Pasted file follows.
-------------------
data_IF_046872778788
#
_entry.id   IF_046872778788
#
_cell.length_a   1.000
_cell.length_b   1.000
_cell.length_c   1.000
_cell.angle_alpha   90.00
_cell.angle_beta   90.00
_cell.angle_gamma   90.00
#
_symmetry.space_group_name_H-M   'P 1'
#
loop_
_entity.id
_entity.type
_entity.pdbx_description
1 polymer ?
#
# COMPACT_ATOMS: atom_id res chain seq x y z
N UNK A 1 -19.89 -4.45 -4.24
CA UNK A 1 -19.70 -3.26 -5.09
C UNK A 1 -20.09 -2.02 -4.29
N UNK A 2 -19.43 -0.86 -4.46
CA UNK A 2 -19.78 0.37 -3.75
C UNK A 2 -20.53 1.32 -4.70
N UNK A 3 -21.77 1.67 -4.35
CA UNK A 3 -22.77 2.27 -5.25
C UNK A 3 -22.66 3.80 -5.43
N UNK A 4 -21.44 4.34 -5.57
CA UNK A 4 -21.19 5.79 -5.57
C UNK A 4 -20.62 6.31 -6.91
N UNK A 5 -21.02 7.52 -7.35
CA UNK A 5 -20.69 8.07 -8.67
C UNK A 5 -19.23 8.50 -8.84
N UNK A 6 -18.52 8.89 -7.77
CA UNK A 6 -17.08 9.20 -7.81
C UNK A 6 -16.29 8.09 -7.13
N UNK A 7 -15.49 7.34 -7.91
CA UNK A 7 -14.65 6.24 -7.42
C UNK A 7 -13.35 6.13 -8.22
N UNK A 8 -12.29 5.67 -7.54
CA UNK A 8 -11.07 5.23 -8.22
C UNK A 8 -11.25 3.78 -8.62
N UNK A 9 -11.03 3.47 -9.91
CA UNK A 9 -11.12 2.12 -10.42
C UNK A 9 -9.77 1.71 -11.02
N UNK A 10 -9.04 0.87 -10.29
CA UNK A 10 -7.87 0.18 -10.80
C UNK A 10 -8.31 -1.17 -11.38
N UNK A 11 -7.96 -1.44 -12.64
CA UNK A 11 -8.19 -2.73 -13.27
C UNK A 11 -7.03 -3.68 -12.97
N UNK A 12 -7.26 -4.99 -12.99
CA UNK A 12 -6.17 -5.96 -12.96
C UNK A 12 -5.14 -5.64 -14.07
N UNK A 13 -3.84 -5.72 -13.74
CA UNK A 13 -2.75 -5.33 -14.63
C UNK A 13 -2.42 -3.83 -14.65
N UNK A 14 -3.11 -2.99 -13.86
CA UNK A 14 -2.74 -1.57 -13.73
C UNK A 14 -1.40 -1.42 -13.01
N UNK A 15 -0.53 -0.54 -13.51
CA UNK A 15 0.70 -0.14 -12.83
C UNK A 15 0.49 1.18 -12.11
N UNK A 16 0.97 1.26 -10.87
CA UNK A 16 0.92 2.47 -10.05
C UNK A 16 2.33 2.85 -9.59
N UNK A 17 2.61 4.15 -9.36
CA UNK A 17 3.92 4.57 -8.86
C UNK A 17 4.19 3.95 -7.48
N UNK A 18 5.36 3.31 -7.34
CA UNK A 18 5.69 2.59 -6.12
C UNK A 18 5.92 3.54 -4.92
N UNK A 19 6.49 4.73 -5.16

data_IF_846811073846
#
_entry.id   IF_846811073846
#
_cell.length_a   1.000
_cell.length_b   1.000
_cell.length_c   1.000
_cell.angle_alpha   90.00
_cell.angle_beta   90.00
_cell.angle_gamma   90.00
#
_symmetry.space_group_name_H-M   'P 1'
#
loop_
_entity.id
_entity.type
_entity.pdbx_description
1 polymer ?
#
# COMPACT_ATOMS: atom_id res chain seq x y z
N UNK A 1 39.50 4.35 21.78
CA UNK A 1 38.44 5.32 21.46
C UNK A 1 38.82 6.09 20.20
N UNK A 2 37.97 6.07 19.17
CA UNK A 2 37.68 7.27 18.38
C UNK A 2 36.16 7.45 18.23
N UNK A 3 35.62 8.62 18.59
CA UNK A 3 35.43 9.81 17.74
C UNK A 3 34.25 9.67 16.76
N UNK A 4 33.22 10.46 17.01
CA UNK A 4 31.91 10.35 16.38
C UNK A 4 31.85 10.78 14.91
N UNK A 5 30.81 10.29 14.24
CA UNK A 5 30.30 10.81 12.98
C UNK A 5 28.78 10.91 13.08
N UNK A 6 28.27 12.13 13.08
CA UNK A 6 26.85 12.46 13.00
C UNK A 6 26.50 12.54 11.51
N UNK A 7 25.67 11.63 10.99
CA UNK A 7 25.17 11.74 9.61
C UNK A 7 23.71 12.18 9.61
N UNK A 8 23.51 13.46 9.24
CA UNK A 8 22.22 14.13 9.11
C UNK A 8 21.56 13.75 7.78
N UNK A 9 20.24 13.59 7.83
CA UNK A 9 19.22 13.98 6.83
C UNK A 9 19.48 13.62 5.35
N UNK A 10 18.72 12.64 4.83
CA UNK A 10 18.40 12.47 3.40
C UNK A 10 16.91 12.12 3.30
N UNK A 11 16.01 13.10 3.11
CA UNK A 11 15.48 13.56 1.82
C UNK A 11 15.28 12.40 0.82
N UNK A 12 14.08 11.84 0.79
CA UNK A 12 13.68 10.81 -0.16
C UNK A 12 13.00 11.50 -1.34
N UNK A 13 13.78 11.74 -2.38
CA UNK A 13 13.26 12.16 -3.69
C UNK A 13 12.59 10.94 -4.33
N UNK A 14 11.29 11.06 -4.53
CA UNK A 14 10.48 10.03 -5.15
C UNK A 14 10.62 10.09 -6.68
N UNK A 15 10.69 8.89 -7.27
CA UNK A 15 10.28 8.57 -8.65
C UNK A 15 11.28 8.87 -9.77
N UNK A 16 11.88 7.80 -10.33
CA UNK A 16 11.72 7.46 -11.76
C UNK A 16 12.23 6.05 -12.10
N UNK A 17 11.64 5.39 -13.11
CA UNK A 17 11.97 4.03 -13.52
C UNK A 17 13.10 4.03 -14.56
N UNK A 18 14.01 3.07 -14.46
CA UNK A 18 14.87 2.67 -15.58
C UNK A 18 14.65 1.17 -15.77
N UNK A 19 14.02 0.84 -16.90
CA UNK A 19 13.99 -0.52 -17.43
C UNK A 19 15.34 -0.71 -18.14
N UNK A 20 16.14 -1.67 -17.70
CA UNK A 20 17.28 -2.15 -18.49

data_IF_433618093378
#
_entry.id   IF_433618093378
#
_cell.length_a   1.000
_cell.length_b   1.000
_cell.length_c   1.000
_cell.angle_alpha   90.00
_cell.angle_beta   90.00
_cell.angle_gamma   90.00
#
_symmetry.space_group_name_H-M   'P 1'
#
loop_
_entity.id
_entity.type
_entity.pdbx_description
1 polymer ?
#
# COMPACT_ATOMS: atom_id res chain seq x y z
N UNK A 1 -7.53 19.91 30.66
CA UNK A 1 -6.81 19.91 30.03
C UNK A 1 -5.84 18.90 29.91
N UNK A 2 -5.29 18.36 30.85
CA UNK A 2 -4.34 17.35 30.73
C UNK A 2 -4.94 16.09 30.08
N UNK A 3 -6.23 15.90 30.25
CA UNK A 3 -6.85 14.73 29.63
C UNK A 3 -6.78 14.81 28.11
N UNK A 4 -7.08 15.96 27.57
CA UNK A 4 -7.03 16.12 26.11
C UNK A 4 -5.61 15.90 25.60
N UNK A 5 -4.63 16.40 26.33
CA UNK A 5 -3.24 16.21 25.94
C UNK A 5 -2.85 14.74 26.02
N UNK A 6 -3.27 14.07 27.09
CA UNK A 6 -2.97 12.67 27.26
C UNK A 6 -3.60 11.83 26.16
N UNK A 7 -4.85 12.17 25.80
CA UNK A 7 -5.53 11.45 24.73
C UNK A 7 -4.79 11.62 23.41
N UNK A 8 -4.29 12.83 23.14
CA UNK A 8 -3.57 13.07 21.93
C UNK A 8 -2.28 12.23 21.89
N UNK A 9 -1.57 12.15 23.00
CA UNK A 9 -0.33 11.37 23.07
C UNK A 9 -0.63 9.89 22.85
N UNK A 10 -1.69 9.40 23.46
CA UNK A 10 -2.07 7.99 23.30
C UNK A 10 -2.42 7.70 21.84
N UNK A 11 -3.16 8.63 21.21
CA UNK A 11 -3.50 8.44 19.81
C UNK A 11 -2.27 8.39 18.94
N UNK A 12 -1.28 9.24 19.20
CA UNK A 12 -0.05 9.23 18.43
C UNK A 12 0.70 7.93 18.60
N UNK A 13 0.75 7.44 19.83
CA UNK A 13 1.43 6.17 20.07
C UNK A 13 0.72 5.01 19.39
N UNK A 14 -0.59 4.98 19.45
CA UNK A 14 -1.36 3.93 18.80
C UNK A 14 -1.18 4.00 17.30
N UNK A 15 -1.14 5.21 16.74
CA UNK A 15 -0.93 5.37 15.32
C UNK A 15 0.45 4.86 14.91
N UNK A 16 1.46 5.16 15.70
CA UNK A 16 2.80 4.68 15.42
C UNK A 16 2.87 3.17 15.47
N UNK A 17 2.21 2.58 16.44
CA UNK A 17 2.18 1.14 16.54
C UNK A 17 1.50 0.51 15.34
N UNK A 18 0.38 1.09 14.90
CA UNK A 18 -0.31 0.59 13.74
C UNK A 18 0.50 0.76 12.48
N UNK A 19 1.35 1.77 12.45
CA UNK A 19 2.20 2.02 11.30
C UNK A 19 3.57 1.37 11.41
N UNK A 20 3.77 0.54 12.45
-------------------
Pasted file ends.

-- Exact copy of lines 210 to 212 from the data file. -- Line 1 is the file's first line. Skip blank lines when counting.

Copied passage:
C UNK A 12 0.70 7.93 18.60
N UNK A 13 0.75 7.44 19.83
CA UNK A 13 1.43 6.17 20.07